A Destroyer Escort (like the USS Slater) is a small ship that was mass produced during WWII (ultimately 573 were built). Because it's a small ship a visitor could get a quick walk-through tour in 20 minutes. If we geared the Slater Experience as a quick walk-through tour we would have to restrict the route for safety reasons. We would also have to secure (hide or cover in plexiglass) numerous artifacts that were used on the ship.

The USS Slater is representative of hundreds of similar Escort-type ships. Quick walk-through tours would focus on hardware, and (by and large) deprive the visitor of experience relating to these ships, and the thousands of sailors who served on them.

The USS Slater Tour Guide Manual explains this in more detail:

.....The primary mission of the Destroyer Escort Historical Museum is to utilize the SLATER as an education platform to teach our youth and visitors about the contributions of the destroyer escorts in World War II and the postwar Navy, and to keep alive the history spirit and technology of these vessels and the men and women who built and manned them.

To accomplish this we collect, maintain, display and interpret artifacts and documents relating to the role of the destroyer escorts in the United States Navy during World War II and the postwar years. The primary emphasis is the authentic restoration and display of the destroyer escort USS SLATER DE766 in her 1945 configuration with all the equipment and artifacts she would have carried at that time.

Visitors to the USS SLATER come to learn what life was like aboard a Destroyer Escort during World War II. Our restorers have been devoting their time and talents to restore the ship, and have done a remarkable job to make the ship what it is today. But that work is meaningless without a core of equally dedicated and knowledgeable tour guides to interpret the SLATER to the public. It is you who interact with the public that have the greatest influence on our reputation and the greatest responsibility for fulfilling our educational mission. To put the best possible impression of the SLATER to the public we ask that you present yourselves in a professional manner at all times, be conscious of the attention span of the members of your group, and ask you to present a sharp appearance so that our visitors, civic leaders and members of the media recognize us as a first class team. We want our visitors to step back in time and get the flavor of what Navy life was on a destroyer escort sixty years ago. You are the key part of that experience. ....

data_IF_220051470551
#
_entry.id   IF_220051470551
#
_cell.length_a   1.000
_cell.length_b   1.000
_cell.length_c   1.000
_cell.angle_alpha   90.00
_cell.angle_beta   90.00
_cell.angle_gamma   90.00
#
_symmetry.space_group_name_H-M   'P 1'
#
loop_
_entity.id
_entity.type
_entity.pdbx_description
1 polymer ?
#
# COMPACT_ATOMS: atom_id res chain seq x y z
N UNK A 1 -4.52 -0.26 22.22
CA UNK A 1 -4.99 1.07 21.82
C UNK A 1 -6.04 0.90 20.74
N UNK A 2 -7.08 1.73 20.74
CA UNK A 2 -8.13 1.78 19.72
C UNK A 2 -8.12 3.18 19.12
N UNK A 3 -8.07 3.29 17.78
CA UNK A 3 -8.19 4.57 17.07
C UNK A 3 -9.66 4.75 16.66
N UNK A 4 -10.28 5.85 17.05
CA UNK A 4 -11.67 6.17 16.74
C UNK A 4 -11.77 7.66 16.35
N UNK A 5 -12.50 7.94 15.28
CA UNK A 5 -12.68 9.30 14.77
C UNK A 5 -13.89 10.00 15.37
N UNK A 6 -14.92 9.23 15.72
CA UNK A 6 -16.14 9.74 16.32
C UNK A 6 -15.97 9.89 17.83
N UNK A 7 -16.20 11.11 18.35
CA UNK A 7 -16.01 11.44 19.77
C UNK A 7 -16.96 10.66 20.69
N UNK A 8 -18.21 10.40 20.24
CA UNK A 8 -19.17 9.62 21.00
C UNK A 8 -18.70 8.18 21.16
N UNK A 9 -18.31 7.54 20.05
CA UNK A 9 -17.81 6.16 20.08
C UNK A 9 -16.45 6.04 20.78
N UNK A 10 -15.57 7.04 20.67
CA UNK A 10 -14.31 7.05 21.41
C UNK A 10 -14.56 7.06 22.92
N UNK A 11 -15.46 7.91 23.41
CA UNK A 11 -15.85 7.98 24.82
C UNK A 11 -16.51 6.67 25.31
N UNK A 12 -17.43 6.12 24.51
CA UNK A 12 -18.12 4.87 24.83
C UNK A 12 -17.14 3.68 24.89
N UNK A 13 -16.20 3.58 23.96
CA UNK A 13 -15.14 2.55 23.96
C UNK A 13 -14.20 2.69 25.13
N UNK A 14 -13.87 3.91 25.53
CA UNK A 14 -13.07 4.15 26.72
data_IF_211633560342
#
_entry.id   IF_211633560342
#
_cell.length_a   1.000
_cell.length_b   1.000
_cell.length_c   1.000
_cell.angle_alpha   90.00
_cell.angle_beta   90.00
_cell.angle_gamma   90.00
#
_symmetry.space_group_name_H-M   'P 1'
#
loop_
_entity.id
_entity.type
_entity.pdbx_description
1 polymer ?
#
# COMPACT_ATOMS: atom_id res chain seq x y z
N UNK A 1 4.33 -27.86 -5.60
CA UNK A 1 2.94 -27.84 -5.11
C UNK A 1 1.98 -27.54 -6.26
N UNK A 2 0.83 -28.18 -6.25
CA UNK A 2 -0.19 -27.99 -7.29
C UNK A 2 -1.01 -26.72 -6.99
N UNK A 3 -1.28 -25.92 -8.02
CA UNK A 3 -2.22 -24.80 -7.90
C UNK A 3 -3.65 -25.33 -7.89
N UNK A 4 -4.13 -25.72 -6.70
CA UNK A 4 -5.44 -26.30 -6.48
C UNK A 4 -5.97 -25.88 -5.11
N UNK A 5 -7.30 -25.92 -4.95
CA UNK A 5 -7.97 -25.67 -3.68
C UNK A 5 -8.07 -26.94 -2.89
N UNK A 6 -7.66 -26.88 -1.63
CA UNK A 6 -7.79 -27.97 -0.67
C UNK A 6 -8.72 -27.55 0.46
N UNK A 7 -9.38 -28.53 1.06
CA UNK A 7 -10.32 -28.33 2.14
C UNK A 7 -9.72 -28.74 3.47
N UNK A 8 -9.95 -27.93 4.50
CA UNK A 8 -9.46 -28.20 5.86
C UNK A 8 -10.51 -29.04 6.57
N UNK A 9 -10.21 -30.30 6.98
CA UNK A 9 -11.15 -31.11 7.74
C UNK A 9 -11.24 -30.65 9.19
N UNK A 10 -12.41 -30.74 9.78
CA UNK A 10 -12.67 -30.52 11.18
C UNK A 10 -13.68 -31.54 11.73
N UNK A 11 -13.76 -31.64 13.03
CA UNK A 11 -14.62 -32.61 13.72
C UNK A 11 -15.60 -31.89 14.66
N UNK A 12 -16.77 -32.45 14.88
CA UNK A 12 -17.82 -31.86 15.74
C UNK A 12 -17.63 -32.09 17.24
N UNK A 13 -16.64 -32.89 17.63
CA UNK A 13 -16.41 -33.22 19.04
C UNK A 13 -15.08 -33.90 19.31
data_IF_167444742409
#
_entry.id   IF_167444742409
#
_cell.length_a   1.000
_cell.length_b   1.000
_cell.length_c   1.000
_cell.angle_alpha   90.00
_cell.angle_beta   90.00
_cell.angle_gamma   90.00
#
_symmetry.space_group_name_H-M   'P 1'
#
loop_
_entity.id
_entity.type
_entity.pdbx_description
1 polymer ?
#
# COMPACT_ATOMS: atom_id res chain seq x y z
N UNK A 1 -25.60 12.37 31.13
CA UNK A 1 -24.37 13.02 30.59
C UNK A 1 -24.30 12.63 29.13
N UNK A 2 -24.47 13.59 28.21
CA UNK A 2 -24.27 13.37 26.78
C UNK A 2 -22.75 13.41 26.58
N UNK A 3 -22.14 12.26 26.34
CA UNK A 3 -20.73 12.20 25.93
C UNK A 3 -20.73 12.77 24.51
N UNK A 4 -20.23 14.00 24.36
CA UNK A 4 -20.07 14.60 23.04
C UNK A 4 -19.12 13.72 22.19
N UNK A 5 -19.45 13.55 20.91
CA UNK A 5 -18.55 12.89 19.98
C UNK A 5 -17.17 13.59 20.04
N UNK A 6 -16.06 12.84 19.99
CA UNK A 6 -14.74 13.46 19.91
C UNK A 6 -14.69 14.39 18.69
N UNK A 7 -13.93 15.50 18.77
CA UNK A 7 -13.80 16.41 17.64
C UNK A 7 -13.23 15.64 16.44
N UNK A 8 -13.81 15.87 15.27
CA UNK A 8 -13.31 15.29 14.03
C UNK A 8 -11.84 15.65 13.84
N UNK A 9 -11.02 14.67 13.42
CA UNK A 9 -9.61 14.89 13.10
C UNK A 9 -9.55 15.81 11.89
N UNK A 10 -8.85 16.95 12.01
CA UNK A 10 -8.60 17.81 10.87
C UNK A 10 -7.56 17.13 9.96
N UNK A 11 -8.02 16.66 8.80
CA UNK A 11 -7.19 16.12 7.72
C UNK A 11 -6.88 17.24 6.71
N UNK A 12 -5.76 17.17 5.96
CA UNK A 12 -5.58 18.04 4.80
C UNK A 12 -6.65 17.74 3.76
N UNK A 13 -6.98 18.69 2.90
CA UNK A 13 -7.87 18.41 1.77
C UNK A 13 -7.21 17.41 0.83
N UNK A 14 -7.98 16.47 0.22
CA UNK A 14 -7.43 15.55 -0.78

Sunday, August 26, 2007

What is a DE?

DE refers to type of Naval Ship - the Destroyer Escort. The design is based basically scaled down Destroyer of the 1940s that was optimized for North Atlantic Convoy Duty. More information is available on the USS Slater Web Site and on the Wikipedia Entry for Destroyer Escorts.

Traditionally, in navy slang a Destroyer is referred to as a tin-can. Earlier this year I gave a tour that included a Destroyer sailor who served in WWII who referred to the Destroyer Escort in navy slang as a half-can. This is accurate in a simplistic sense.The Destroyer Type was originally called a Torpedo Boat Destroyer, and it was always characterized by high-speed and practically no armor (no armor -> tin-can slang). A full scale destroyer in early WWII had steam turbine power plant with approximately 60,000 horsepower, and a top speed of 38 knots. The cost was approximately 6-7 million. The DE design is based on British experience with specialized convoy escorts that were developed to deal specifcally with the U-Boat menace (Corvettes and Hunt Class Frigates). Since merchant ships of the day rarely exceeded 15 knots, and convoys (which could only move as fast as the slowest ship in the convoy) typically moved at 5-10 knots, the high speed capability was largely wasted. By designing a ship to match the U-Boat surface speed of 21 knots, the construction cost could be trimmed in half (to 3 1/2 Million). The savings came largely by using a smaller power plant, instead of 60,000 HP the USS Slater has four 1,500 HP diesel engines.